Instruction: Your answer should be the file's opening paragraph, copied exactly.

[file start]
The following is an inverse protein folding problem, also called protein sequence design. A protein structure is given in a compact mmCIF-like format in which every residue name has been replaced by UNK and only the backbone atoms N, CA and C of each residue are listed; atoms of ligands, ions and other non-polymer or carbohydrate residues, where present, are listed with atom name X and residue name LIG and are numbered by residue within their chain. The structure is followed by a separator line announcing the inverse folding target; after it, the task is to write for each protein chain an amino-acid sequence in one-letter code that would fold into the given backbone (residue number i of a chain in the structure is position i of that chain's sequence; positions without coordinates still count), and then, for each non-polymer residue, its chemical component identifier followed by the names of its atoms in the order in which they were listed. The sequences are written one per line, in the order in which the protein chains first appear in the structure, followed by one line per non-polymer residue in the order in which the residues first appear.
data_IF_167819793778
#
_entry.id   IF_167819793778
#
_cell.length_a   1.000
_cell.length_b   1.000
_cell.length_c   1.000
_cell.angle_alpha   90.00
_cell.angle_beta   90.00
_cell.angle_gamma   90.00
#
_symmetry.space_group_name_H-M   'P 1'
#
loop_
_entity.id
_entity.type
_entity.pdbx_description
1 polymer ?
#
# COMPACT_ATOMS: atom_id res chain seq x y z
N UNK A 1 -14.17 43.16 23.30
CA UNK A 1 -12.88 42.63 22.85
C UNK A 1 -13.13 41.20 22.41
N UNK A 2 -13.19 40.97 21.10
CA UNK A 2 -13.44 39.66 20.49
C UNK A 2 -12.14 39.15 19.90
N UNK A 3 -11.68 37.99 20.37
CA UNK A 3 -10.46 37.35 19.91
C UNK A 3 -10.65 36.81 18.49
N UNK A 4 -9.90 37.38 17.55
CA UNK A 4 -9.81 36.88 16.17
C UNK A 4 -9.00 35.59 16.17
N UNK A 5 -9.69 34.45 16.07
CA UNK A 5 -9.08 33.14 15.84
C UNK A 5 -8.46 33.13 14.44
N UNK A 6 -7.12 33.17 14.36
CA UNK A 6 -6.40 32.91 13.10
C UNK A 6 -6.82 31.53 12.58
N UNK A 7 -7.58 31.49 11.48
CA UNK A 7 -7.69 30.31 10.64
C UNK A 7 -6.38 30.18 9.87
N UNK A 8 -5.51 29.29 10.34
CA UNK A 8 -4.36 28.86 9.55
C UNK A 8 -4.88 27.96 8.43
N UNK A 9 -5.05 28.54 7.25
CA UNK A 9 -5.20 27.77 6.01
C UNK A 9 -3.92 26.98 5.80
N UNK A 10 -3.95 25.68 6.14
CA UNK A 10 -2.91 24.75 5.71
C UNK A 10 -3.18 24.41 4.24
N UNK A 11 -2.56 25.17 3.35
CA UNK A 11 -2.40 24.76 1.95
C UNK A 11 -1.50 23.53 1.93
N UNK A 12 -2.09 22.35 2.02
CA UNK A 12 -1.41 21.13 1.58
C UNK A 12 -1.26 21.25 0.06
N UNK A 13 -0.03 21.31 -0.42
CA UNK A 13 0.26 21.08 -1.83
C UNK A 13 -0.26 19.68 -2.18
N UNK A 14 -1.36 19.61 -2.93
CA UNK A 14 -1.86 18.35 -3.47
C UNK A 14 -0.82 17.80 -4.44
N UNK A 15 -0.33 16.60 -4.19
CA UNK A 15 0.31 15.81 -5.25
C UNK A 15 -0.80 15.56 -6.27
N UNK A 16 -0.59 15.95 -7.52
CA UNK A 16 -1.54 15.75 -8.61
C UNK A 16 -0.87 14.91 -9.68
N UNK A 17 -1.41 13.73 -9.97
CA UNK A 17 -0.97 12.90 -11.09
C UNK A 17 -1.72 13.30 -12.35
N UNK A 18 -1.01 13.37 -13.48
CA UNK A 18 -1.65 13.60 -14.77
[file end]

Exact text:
The following is an inverse protein folding problem, also called protein sequence design. A protein structure is given in a compact mmCIF-like format in which every residue name has been replaced by UNK and only the backbone atoms N, CA and C of each residue are listed; atoms of ligands, ions and other non-polymer or carbohydrate residues, where present, are listed with atom name X and residue name LIG and are numbered by residue within their chain. The structure is followed by a separator line announcing the inverse folding target; after it, the task is to write for each protein chain an amino-acid sequence in one-letter code that would fold into the given backbone (residue number i of a chain in the structure is position i of that chain's sequence; positions without coordinates still count), and then, for each non-polymer residue, its chemical component identifier followed by the names of its atoms in the order in which they were listed. The sequences are written one per line, in the order in which the protein chains first appear in the structure, followed by one line per non-polymer residue in the order in which the residues first appear.